Vanguard Healthcare, based in Brentwood, TN, has agreed to pay the federal government in excess of $18 million for ‘grossly substandard’ nursing home care provided to residents. Shockingly, this is the second time Vanguard has agreed to pay back the US government for worthless nursing home services.
If you work in a nursing home and have seen fraud, billing for worthless services, or widespread neglect of residents, you may be entitled to a large award as a nursing home whistleblower.
Learn more about your legal rights and options in bringing a qui tam lawsuit. Our lawyers are here to help guide you through the complicated legal process. Call us today, toll-free, for a totally confidential nursing home whistleblower case consultation.
Allegations Against Vanguard Healthcare
Like many other qui tam cases against nursing homes, the allegations against Vanguard Healthcare consisted of the company failing to provide the care it was paid to provide. In essence, Vanguard nursing homes are alleged to have accepted federal funding through Medicare in exchange for caring for elderly nursing home residents, then providing negligent care. When a company accepts federal funding on behalf of patients and then neglects its residents, this kind of fraud can be exposed by company insiders, like staff, therapists, nurses and executives.
Five of Vanguard’s nursing homes were found to be deficient in meeting the most basic of patient needs. This resulted in mismanagement of patient medication, widespread infections, failing to reposition bedbound patients resulting in bed sores, and allowing residents to suffer from malnutrition and dehydration.
The US attorney prosecuting the case, Don Cochran, stated as follows:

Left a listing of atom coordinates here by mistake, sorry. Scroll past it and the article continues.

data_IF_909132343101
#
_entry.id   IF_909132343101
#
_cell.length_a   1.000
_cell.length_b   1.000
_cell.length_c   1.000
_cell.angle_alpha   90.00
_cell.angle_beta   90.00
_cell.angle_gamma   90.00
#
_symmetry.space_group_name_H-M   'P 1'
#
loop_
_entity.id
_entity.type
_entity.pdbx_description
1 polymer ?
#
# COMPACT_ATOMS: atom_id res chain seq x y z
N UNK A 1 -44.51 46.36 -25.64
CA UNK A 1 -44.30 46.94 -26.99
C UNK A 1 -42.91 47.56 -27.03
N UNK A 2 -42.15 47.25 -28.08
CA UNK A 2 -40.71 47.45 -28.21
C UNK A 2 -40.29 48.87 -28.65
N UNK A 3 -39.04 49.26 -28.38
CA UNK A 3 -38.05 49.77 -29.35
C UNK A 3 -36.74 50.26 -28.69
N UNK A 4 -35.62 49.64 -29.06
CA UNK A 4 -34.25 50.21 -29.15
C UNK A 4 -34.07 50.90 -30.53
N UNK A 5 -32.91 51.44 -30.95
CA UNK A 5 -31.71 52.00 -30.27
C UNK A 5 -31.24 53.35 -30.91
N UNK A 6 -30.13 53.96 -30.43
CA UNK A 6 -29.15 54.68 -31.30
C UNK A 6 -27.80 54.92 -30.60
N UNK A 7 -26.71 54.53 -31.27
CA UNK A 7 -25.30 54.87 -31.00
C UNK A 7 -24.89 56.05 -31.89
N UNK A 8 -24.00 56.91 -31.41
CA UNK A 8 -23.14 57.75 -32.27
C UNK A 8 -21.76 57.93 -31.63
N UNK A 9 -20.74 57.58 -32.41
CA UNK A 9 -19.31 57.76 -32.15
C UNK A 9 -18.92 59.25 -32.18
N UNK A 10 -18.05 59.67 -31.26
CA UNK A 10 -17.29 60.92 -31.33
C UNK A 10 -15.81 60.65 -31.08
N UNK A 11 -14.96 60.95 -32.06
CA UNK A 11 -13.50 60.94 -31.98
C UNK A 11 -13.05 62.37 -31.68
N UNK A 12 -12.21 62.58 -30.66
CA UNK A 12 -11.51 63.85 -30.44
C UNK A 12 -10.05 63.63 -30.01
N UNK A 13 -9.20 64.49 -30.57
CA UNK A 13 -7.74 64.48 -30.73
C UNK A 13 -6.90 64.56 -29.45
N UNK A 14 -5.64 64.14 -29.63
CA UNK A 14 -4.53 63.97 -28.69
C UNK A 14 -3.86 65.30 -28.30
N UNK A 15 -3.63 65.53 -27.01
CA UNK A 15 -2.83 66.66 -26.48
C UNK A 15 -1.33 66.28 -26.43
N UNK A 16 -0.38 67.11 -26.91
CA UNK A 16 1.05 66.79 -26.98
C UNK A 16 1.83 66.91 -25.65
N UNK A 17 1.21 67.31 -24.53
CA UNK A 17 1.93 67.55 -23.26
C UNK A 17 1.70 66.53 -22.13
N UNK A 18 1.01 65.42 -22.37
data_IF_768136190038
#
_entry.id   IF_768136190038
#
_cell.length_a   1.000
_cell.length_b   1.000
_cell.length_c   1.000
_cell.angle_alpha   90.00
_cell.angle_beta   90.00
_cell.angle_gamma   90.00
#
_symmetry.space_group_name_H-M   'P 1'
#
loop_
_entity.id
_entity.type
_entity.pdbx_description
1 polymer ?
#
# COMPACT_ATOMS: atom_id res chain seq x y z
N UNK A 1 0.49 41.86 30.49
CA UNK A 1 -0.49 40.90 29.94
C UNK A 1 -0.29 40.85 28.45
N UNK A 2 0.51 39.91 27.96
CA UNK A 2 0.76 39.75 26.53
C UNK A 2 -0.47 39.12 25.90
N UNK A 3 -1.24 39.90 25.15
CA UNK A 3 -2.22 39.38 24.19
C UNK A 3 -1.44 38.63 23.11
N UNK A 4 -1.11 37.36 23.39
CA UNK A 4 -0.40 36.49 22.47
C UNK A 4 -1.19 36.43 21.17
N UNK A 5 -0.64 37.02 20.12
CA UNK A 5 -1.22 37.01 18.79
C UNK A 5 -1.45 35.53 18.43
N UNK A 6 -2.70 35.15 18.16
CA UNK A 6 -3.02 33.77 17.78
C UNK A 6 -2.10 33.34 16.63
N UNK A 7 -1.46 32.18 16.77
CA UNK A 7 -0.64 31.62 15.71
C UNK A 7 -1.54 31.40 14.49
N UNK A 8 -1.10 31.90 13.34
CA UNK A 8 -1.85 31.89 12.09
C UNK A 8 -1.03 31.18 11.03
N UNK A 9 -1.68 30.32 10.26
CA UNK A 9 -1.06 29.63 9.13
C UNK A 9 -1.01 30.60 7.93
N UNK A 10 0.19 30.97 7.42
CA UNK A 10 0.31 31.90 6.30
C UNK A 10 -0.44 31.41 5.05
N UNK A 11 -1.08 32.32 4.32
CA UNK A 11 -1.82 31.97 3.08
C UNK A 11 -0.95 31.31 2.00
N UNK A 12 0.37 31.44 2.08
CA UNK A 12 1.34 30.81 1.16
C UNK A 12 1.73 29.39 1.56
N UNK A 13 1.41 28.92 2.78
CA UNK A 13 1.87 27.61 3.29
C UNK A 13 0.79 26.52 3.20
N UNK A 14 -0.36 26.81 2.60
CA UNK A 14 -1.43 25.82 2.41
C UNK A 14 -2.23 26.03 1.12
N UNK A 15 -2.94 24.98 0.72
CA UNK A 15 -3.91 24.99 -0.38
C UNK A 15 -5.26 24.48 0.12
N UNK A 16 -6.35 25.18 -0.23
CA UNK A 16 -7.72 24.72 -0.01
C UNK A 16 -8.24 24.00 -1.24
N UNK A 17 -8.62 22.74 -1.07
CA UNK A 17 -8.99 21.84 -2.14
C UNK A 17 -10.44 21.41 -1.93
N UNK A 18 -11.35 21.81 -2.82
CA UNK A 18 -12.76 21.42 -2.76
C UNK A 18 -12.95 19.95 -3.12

“Our elderly and vulnerable citizens who can’t care for themselves deserve far better treatment than what they were subjected to by Vanguard. . . The substandard care that many of these facilities’ residents endured while the companies were raiding the public coffers is deplorable.”
Fraudulent Billing on Top of Bad Care
In addition to allegations of neglecting its residents, it is alleged that Vanguard’s nursing homes billed Medicare and Medicaid for certain services that were not provided.
“This nursing home chain allegedly neglected its patients and billed worthless services to Medicare and Medicaid in order to pad their bottom line” – Derrick Jackson, US Department of Health and Human Services
What Happens After a Settlement With the Federal Government?
Following this settlement, the government and Vanguard will enter into a CIA, or Corporate Integrity Agreement. This CIA will inevitably involve the federal government in Vanguard’s business dealings for a period of time, likely 5+ years. Through the Corporate Integrity Agreement, the government will monitor Vanguard’s staffing levels, budgets, care deficiencies and adverse incidents in its facilities. Reported adverse incidents include bedsores, falls, medication errors and wrongful death.
Will This Change Bad Corporate Behavior on the Part of Nursing Home Management Companies?
The hope is that stiff whistleblower settlements and federal fines will persuade nursing home corporations to do the right thing. That remains to be seen. In this specific circumstance, Vanguard previously settled with the federal government in 2011 for claims of overcharging Medicare for nursing home services in strikingly similar allegations to these.
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“Seniors rely on the Medicare and Medicaid programs to provide them with quality care and to ensure that they are treated with dignity and respect. The Department will not tolerate nursing home operators that put their own economic gain ahead of the needs of their residents, and will continue to aggressively pursue those operators who bill Medicare and Medicaid for substandard nursing services.” — Assistant Attorney General Jody Hunt from the Department of Justice